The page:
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Stories about Led Zeppelin drummer John Bonham usually focus on two things: 1) his brilliant drumming and 2) his wildness on tour. While there’s plenty of material for both areas (see: his clash with The Damned), these tales can lose sight of Bonham’s perfectionism, his attention to craft.

The sessions for “Stairway to Heaven” yielded the perfect example of Bonham reaching for peak performance. In the beginning, Zep’s great anthem presented a rhythmic puzzle in the section before Jimmy Page takes his solo. Bonham had to work through that after learning the changes.

But even after Bonham had mastered his drum part and played it perfectly in the studio, his work wasn’t done. An Island Studio tape operator present for the recording of “Stairway” recalled Bonham channeling some anger to deliver the spectacular drum part you hear on Led Zeppelin IV.

Jimmy Page didn’t accept a perfect take Led Zeppelin did of ‘Stairway to Heaven’

Led Zeppelin band members pose with 1970 Melody Maker poll awards
Jimmy Page, Robert Plant, and John Bonham of Led Zeppelin hold their 1970 Melody Maker Awards. | Hulton-Deutsch Collection/Corbis via Getty Images

Led Zeppelin fans never got a definitive “Zep in the studio” book because the band kept its production team light. Page produced the albums himself, and the group changed studios and engineers for nearly every LP. But you can piece together recording sessions from various accounts.

After working at Olympic for Led Zeppelin III, the group tackled the untitled fourth album at Island Studios in London. In Led Zeppelin: The Oral History of the World’s Greatest Rock Band, Island tape operator Digby Smith recalled the day Zep’s power trio ran through the “Stairway” backing track.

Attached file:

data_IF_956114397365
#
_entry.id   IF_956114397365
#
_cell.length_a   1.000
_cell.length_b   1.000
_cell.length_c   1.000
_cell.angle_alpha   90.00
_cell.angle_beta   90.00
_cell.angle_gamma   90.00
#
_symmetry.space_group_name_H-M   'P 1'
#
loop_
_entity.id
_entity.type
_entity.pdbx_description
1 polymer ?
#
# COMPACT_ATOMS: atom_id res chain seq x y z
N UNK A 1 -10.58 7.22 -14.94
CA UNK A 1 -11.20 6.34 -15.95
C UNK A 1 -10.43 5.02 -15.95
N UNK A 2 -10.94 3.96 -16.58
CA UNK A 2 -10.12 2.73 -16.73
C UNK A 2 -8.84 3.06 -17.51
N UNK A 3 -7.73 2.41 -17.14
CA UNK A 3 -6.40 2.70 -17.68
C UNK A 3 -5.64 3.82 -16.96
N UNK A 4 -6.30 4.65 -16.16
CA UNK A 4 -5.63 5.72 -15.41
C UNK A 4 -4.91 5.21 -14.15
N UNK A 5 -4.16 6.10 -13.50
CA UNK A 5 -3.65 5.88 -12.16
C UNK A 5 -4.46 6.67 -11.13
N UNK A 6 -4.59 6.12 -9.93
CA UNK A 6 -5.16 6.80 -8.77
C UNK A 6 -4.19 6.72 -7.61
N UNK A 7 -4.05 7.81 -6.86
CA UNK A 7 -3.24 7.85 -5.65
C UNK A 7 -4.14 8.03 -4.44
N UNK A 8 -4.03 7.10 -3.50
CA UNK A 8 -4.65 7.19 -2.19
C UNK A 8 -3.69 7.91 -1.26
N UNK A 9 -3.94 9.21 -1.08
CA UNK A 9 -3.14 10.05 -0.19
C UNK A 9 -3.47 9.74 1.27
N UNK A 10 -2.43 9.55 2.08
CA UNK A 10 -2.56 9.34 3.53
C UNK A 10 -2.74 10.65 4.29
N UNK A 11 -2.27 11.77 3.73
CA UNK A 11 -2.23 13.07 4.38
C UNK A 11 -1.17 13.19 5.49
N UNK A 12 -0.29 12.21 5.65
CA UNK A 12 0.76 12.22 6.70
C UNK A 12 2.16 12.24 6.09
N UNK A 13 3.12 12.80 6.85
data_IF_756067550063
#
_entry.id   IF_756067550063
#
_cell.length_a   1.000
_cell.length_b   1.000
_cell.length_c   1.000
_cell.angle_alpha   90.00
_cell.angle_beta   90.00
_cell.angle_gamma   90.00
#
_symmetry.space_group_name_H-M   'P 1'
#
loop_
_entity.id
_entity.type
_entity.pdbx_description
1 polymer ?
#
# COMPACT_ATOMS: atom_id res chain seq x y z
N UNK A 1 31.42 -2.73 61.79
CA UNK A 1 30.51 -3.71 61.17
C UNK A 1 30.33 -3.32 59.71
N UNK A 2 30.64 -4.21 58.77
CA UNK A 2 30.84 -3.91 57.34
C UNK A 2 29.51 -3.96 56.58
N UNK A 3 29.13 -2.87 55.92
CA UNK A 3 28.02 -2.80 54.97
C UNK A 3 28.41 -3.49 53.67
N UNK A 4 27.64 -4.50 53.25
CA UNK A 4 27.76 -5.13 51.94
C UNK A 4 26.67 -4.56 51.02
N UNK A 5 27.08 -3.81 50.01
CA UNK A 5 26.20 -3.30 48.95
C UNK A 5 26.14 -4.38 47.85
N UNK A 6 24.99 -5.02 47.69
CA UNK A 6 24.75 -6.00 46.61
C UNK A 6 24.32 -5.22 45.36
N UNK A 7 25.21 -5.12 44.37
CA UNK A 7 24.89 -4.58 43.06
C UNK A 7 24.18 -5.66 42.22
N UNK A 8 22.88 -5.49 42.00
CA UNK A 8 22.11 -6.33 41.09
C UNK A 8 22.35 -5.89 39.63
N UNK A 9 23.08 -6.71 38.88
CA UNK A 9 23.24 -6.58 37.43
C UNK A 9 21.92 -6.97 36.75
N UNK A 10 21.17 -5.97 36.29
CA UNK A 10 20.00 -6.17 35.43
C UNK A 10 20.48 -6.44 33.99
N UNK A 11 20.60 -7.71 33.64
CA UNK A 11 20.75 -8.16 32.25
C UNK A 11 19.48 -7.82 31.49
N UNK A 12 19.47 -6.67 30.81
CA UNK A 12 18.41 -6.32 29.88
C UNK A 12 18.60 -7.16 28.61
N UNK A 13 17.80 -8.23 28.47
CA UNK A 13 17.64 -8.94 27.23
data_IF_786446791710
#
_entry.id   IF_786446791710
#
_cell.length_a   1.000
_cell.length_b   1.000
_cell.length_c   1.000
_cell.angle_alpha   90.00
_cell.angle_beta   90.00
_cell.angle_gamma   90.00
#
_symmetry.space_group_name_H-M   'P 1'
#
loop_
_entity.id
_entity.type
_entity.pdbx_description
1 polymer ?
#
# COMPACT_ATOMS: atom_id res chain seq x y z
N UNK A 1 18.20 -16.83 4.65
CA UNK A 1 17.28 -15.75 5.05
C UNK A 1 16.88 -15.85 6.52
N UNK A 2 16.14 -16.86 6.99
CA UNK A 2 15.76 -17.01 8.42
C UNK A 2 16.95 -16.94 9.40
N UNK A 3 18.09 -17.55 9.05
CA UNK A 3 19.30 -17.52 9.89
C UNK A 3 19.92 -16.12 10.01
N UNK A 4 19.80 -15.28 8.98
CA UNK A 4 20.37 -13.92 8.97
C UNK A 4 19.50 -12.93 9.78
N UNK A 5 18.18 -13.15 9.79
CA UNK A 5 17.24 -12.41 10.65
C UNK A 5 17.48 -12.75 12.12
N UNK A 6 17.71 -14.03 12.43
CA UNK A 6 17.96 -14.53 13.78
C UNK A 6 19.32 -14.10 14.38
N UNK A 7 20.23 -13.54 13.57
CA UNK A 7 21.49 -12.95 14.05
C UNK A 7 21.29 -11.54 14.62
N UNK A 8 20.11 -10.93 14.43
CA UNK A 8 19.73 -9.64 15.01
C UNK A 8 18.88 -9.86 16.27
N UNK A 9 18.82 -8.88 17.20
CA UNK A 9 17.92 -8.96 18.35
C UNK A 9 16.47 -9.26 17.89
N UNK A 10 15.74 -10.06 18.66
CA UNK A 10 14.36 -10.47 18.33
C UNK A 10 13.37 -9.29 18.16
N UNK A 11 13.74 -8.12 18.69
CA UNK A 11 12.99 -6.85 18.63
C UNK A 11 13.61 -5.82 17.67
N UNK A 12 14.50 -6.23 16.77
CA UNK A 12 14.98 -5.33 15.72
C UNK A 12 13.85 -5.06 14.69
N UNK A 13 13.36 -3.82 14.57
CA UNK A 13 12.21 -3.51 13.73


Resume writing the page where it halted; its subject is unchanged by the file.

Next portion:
Smith recalled Bonham, Page, and John Paul Jones running through takes without a guide vocal to lead the way. That got his attention right away. “It’s a complex piece of music, a medley of two or three tunes tied together,” Smith said. Yet the band delivered a flawless initial take.

“The first take [was] awesome, no mistakes from beginning to end,” Smith recalled. After hearing the playback in the control room, Bonham and Jones and Robert Plant all agreed it was a keeper. But Page didn’t get on board. “I think we’ve got a better take inside us,” Smith quoted Page saying.

A ‘seething’ John Bonham outdid himself on the following take

John Bonham laughs as Led Zeppelin band members look on during a press conference
Led Zeppelin at the Tokyo Hilton Hotel, September 1971 | Koh Hasebe/Shinko Music/Getty Images

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At first, Page hadn’t let on why he wasn’t accepting the take. Smith recalled Bonham being the one to press him on it. And after Page described it as “all right,” Smith said Bonham was “fuming.” He got his sticks, walked back into the studio and sat down at the kit.

“I can still see [Bonham] sitting at the kit, waiting to come in [with his drum part], seething,” Smith said in the Zep oral history. “When he finally comes in, he’s beating the crap out of his drums.” After that playback, everyone agreed they’d nailed it. And Bonham acknowledged Page had been right.

“Stairway” is no straight basher for Bonham, of course. While his bottled rage might have juiced the snare thuds and cymbal crashes, Bonham’s swing during the chill parts of the epic song were simply on another level (see: his cymbal work at 4:49). Once again, the drums pushed a Zeppelin masterpiece over the top.